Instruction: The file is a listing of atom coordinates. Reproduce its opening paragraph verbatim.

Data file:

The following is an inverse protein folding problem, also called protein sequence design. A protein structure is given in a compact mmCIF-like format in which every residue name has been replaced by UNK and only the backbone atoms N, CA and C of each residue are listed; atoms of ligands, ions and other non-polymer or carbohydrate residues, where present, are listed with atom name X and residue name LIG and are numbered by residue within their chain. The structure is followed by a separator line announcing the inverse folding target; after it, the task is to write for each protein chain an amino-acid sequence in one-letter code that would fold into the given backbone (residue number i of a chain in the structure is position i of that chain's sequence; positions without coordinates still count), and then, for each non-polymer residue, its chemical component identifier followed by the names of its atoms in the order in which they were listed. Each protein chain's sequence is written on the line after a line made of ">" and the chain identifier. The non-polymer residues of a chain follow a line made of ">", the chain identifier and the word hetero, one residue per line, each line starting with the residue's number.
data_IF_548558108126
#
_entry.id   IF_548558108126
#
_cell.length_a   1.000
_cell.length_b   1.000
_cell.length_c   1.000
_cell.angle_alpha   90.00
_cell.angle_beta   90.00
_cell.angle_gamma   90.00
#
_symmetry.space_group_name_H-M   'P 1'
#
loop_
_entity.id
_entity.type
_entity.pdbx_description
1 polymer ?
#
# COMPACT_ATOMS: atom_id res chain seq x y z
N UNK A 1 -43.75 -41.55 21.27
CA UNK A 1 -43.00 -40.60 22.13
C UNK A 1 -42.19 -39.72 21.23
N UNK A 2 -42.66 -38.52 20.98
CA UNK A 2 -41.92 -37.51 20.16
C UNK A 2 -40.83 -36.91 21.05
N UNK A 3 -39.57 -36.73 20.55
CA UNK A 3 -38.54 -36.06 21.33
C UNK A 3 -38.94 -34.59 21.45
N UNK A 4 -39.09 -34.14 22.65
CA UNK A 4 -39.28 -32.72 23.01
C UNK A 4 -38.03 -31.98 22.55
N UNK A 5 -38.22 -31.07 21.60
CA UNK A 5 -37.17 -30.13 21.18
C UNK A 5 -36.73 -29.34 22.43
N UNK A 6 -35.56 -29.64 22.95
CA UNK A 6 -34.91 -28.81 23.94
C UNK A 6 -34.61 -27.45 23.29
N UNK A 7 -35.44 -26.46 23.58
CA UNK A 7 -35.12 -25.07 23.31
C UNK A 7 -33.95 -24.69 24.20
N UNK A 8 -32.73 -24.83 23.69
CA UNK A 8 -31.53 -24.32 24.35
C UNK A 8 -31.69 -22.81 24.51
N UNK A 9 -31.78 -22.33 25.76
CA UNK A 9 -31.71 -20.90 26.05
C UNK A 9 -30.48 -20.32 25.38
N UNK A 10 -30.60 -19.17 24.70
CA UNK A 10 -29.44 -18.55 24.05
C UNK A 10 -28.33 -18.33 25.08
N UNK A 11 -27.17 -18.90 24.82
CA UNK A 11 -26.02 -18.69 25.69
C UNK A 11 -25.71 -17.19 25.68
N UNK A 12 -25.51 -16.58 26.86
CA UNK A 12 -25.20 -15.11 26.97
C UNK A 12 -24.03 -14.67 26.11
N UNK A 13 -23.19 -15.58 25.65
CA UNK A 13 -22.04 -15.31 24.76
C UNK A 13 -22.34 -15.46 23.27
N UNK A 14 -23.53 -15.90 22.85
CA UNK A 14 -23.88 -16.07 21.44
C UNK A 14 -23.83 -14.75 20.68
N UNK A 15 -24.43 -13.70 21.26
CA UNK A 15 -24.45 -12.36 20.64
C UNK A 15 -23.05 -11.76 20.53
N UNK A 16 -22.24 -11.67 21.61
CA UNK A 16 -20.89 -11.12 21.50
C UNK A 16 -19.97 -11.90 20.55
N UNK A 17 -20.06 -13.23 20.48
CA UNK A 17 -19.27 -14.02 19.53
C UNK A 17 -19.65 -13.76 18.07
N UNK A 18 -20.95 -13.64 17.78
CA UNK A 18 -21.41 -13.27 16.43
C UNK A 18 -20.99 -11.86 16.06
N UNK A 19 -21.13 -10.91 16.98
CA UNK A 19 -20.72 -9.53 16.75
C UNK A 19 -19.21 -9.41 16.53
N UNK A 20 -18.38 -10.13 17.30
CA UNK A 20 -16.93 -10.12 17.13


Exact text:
The following is an inverse protein folding problem, also called protein sequence design. A protein structure is given in a compact mmCIF-like format in which every residue name has been replaced by UNK and only the backbone atoms N, CA and C of each residue are listed; atoms of ligands, ions and other non-polymer or carbohydrate residues, where present, are listed with atom name X and residue name LIG and are numbered by residue within their chain. The structure is followed by a separator line announcing the inverse folding target; after it, the task is to write for each protein chain an amino-acid sequence in one-letter code that would fold into the given backbone (residue number i of a chain in the structure is position i of that chain's sequence; positions without coordinates still count), and then, for each non-polymer residue, its chemical component identifier followed by the names of its atoms in the order in which they were listed. Each protein chain's sequence is written on the line after a line made of ">" and the chain identifier. The non-polymer residues of a chain follow a line made of ">", the chain identifier and the word hetero, one residue per line, each line starting with the residue's number.